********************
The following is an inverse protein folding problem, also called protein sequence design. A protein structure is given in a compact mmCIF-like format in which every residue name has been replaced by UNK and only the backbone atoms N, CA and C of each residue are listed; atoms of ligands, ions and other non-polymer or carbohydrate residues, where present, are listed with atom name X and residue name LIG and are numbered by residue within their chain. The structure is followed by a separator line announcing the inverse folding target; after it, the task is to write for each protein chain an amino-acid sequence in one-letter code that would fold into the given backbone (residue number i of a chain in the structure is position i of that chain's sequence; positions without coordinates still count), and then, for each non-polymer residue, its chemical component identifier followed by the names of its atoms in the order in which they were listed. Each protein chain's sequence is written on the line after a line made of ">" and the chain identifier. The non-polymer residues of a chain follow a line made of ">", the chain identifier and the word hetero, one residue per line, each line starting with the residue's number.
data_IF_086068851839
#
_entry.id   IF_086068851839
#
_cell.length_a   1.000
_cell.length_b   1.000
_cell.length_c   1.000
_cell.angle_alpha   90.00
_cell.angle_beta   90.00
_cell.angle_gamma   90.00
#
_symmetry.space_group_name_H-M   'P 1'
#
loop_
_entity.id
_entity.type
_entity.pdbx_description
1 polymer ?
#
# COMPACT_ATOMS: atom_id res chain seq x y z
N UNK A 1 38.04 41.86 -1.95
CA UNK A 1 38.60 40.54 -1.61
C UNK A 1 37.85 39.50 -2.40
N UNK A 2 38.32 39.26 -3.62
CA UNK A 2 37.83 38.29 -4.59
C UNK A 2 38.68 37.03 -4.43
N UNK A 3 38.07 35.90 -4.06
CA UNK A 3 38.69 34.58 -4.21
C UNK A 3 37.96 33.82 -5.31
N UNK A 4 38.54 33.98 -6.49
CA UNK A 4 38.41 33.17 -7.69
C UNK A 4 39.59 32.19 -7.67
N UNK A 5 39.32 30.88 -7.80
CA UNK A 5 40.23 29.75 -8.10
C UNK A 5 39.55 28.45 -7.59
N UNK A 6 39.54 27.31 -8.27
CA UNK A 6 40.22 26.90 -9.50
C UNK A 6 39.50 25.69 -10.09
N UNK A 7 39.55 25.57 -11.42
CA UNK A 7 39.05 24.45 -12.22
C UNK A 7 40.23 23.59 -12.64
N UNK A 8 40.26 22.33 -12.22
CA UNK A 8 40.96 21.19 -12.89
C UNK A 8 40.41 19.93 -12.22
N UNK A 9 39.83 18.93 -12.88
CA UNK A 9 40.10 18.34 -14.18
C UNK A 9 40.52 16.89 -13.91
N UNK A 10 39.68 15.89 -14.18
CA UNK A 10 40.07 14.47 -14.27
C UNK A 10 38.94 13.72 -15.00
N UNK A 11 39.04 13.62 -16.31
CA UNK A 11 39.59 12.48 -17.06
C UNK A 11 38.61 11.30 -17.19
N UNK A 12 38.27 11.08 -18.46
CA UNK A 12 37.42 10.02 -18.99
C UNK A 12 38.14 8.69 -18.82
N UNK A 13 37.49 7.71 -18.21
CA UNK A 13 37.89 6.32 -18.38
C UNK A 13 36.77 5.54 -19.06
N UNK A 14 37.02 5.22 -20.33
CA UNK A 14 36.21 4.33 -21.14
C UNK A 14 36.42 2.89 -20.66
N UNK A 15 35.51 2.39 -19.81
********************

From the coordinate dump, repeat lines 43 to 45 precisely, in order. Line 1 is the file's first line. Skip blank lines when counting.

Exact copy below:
N UNK A 8 40.26 22.33 -12.22
CA UNK A 8 40.96 21.19 -12.89
C UNK A 8 40.41 19.93 -12.22